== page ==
Supreme Court affirmed State’s ownership of Red Lake

With more attention given to the poaching case in Northern Minnesota involving members from several Indian Tribes, “Sale of contraband walleyes from Red Lake, Leech Lake persists” it’s again clear that one major point is missing.

All press accounts I have read imply that all of Lower and about half of Upper Red Lake are controlled by the Red Lake Band of Chippewa. This is an assumption PERM has questioned for years. In fact, it is directly contradicted by the U.S. Supreme Court’s 1926 U.S. v. Holt State Bank decision.

In that decision, the Supreme Court ruled that Red Lake was not made part of the Red Lake reservation, so there was no “exclusion of others from the use of navigable waters.” They added that in the creation of the Red Lake reservation “There was nothing in this which even approaches a grant of rights in lands underlying navigable water…”

The court affirmed that the Indians were to have access to the lake, and to be entitled to “use them in accustomed ways; but these were common rights vouchsafed to all, whether white or Indian…” The Court added that these waters “shall be common highways, and forever free, as well to the inhabitants of said State as to all other citizens of the United States.” Finally, the Supreme Court concluded, “…the State on its admission into the Union became the owner of the bed of the lake…”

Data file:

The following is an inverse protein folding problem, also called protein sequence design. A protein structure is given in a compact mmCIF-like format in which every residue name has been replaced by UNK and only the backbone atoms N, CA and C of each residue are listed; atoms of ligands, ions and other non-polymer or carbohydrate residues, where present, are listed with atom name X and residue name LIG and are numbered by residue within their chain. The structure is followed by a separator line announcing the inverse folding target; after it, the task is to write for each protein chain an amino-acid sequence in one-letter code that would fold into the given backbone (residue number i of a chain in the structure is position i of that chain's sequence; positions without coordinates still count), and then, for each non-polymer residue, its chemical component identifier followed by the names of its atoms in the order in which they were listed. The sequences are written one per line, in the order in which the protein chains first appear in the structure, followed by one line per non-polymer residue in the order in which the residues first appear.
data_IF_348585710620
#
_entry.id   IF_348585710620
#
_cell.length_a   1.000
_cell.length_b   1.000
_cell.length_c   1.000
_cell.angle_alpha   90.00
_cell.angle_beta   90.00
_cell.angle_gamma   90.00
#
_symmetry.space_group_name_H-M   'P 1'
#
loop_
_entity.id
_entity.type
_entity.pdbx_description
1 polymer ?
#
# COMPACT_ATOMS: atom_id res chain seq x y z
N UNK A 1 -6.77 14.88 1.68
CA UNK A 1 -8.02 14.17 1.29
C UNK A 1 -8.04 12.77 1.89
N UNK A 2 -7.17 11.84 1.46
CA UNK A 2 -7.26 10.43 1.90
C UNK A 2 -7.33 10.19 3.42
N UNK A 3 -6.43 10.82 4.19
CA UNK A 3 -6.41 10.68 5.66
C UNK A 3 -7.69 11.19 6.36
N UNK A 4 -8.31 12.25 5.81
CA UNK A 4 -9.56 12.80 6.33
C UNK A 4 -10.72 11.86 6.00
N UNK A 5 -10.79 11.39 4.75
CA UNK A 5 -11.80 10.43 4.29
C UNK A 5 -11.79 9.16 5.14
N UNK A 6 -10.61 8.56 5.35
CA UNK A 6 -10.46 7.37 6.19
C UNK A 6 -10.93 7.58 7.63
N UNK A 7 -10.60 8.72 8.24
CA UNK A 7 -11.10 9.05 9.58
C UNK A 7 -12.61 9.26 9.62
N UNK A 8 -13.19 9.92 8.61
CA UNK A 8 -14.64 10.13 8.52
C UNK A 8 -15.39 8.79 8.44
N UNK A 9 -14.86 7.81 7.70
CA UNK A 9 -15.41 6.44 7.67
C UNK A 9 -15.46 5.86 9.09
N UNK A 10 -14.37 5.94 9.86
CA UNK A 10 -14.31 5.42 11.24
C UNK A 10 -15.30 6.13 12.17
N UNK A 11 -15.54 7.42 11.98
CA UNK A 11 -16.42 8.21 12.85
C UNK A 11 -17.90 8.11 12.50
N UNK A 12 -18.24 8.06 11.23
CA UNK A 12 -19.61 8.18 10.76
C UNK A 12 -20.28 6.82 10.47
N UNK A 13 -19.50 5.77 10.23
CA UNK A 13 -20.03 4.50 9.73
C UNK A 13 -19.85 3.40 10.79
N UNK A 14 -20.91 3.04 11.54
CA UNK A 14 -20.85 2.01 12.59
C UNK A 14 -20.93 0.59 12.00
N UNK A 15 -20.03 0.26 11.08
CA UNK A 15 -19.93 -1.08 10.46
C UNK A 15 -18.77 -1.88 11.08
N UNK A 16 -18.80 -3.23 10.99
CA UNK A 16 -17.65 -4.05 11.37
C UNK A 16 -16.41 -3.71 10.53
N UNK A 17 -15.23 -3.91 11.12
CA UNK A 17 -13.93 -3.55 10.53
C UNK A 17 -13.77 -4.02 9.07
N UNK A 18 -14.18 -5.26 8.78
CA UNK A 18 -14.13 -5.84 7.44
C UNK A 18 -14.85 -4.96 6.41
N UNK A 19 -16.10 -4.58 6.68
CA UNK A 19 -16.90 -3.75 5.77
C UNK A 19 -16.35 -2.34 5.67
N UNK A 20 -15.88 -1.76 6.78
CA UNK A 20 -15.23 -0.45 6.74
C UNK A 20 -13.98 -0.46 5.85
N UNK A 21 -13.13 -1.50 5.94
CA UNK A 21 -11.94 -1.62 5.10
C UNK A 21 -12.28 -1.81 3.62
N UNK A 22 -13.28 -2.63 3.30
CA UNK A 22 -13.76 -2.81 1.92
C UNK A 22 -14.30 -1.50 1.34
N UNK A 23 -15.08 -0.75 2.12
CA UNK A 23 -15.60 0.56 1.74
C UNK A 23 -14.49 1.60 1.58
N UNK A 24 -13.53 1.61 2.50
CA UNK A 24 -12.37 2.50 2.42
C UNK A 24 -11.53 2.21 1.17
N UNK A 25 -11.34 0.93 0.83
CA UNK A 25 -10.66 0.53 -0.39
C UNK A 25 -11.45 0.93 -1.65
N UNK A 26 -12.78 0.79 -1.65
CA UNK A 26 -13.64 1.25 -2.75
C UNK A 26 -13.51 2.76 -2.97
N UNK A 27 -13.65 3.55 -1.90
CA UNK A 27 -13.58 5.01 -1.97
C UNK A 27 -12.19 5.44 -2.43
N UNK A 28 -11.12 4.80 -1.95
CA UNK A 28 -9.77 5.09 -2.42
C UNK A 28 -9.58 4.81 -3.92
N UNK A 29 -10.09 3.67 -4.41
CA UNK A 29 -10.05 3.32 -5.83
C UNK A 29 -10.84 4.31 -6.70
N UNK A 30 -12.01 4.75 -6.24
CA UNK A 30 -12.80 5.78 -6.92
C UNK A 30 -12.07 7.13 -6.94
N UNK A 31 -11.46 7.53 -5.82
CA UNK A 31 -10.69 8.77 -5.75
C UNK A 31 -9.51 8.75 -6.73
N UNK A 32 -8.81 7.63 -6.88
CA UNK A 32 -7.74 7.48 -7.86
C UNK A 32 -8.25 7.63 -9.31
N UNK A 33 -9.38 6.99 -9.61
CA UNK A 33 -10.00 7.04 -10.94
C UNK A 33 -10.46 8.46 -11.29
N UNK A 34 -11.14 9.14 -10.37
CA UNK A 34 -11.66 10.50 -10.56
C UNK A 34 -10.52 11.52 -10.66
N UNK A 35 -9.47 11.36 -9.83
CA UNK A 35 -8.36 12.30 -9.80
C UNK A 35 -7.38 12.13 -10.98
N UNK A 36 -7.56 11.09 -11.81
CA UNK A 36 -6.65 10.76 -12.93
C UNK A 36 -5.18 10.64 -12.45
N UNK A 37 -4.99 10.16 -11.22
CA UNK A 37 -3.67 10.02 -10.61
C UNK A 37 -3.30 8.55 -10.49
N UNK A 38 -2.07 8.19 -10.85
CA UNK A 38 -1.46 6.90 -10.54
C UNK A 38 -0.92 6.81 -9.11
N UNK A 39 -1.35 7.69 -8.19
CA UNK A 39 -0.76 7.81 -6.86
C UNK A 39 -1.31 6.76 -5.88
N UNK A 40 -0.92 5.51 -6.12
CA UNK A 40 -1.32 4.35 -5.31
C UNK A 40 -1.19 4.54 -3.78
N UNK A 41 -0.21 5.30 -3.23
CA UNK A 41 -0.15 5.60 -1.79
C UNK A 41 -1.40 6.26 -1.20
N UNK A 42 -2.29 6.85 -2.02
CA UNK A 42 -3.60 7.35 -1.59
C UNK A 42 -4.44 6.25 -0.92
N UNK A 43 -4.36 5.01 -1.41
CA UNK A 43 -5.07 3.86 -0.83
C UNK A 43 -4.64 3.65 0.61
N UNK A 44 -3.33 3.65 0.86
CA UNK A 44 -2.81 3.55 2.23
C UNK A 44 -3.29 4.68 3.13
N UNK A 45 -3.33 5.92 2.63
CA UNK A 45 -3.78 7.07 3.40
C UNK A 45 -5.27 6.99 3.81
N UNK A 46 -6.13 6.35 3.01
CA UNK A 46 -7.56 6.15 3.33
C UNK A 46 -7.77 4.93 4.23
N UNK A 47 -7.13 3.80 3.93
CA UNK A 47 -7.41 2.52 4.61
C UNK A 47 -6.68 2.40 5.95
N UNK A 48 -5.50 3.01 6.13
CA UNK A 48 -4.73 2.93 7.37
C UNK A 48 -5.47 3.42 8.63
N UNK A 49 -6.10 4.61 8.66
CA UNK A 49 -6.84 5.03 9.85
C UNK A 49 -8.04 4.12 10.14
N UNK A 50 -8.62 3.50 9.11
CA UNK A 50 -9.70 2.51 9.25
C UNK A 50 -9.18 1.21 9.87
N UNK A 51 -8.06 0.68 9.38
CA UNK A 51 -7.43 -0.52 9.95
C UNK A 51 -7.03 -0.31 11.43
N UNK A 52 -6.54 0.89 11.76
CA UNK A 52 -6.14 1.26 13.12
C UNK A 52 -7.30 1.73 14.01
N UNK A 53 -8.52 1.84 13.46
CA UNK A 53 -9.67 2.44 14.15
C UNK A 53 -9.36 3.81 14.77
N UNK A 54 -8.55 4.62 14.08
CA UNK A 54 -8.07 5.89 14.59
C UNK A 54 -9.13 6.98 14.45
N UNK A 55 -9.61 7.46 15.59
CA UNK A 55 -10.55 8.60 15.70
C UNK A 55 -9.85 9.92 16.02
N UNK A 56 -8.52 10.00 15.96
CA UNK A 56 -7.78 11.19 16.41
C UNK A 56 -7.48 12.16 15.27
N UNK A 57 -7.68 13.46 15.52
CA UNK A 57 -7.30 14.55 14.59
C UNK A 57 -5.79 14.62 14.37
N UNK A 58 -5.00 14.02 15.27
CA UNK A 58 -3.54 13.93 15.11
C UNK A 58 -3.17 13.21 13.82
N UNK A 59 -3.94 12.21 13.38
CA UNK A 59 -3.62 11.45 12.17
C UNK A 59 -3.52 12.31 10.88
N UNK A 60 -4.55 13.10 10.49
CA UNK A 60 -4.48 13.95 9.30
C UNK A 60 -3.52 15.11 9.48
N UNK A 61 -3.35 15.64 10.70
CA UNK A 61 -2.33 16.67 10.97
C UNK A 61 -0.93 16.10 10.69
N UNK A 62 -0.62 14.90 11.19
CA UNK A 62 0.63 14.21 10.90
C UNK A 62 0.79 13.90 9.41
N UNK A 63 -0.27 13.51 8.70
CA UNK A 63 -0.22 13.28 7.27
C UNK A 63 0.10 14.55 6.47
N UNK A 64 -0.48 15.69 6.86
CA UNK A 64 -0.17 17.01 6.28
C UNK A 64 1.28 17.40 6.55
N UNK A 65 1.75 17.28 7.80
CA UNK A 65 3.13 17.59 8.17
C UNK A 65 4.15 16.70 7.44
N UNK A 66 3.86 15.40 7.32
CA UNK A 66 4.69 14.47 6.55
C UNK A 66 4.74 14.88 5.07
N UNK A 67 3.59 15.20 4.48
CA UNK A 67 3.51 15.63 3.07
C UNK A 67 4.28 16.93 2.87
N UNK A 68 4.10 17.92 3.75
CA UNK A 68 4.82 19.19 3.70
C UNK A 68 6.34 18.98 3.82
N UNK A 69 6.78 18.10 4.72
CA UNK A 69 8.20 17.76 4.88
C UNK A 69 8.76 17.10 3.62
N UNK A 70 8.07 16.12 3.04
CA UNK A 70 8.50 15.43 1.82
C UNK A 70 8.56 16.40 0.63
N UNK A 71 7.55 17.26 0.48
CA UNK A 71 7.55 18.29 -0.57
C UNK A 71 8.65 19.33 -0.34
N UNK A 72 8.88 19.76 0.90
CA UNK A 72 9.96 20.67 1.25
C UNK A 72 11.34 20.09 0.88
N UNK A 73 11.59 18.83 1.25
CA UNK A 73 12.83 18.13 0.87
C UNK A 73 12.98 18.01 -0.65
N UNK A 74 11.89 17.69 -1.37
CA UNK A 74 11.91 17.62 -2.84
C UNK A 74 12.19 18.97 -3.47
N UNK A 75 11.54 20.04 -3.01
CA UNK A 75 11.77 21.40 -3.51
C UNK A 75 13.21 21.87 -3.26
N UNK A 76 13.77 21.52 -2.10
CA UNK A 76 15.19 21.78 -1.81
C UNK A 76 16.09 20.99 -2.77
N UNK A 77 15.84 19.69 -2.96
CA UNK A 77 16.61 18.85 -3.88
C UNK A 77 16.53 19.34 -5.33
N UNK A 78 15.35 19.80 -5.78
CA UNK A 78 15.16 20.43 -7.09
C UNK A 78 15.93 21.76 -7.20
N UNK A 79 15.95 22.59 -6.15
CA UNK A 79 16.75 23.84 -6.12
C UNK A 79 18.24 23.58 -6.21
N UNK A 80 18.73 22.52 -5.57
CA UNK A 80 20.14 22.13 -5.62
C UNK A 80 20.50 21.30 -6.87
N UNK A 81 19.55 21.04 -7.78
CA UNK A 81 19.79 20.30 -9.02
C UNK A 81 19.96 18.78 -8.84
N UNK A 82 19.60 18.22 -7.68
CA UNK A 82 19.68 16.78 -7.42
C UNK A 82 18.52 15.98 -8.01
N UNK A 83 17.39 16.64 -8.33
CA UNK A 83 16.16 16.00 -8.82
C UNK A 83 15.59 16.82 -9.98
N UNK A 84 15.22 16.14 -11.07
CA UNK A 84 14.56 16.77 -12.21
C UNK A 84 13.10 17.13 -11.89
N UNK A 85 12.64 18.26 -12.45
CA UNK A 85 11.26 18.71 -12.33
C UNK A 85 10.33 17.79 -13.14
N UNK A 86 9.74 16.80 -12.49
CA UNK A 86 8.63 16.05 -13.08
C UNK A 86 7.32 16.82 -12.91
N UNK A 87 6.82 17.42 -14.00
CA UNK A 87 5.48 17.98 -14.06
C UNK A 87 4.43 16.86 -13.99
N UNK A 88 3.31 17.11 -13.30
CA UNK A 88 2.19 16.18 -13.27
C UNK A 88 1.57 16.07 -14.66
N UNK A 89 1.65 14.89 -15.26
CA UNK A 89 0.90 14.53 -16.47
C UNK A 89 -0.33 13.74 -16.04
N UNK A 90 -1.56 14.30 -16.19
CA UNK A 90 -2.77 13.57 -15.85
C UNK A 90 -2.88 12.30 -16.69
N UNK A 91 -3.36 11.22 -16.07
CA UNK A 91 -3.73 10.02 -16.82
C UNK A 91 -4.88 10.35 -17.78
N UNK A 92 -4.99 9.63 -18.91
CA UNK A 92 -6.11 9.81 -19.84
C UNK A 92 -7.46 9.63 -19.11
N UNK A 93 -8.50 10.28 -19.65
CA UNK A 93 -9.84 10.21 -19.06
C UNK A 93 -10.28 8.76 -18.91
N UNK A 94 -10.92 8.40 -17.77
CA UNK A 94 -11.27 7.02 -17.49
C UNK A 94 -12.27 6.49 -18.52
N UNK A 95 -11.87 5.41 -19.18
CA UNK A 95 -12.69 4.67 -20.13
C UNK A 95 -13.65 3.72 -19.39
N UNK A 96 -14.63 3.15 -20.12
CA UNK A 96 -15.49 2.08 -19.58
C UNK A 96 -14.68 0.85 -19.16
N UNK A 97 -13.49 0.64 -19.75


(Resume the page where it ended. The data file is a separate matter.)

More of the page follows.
In a televised interview with then DNR Commissioner Gene Merriam, I brought this to his attention. He answered, “We know of that decision, but we plan to deal with the Red Lake Band the way we have for the past 75 years.”

Since Holt has never been overturned, does that not put our state in violation of the U.S. Supreme Court ruling? The Governor, DNR Commissioner, Attorney General, and all members of our legislature have been notified of this various times. Ignoring this should put them all in violation of their oath of office, to uphold the law of the land.